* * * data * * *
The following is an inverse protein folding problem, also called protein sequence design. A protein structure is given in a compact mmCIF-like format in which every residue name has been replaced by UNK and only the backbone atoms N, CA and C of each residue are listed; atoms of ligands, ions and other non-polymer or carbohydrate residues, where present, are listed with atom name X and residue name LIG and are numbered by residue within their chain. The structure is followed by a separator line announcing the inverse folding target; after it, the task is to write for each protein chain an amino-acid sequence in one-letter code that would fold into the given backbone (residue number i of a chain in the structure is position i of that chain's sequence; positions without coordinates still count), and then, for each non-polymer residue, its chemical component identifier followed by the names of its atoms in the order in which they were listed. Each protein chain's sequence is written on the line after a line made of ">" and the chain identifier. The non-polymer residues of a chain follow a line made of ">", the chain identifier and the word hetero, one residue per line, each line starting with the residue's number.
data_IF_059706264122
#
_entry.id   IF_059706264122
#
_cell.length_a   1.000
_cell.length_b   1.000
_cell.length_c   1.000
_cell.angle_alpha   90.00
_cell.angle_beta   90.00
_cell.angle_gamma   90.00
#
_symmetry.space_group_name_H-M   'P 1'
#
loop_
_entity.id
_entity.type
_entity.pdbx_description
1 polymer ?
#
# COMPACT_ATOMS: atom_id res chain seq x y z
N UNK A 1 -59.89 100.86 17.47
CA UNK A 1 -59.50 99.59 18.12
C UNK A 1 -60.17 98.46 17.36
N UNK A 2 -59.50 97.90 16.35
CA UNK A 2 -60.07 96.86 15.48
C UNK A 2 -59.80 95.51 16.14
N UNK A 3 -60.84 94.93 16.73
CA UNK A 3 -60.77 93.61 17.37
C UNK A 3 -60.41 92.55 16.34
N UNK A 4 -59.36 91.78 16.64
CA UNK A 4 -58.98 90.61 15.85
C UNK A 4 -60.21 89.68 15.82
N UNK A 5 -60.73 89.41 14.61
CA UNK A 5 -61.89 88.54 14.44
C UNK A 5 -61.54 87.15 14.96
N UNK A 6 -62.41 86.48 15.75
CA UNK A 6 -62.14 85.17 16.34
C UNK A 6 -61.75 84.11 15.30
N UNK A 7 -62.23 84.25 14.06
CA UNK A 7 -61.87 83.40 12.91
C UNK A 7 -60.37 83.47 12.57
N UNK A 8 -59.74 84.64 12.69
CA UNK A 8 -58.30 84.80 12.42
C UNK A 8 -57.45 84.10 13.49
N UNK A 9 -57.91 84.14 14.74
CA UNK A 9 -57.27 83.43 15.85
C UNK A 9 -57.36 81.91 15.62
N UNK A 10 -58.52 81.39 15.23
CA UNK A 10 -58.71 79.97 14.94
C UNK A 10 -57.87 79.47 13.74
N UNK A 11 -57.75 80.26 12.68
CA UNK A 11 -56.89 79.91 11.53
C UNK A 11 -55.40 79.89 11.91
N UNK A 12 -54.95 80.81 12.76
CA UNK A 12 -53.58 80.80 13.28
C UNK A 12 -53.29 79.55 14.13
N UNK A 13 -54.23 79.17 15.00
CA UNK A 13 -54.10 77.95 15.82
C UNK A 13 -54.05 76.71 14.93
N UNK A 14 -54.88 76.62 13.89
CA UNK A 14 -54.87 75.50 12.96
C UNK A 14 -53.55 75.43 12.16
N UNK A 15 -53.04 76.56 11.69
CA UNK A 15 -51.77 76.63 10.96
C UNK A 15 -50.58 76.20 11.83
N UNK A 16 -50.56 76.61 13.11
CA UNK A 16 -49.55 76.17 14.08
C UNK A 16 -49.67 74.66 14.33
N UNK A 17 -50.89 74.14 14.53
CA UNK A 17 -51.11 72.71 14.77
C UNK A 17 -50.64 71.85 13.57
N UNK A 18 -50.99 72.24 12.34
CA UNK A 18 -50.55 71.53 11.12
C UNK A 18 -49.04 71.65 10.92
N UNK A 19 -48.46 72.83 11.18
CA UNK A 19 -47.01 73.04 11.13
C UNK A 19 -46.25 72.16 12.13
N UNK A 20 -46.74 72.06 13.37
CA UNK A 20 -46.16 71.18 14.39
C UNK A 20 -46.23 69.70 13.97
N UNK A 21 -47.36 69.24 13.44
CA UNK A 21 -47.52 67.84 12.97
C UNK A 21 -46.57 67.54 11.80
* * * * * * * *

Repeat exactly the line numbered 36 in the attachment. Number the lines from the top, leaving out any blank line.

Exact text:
C UNK A 5 -61.54 87.15 14.96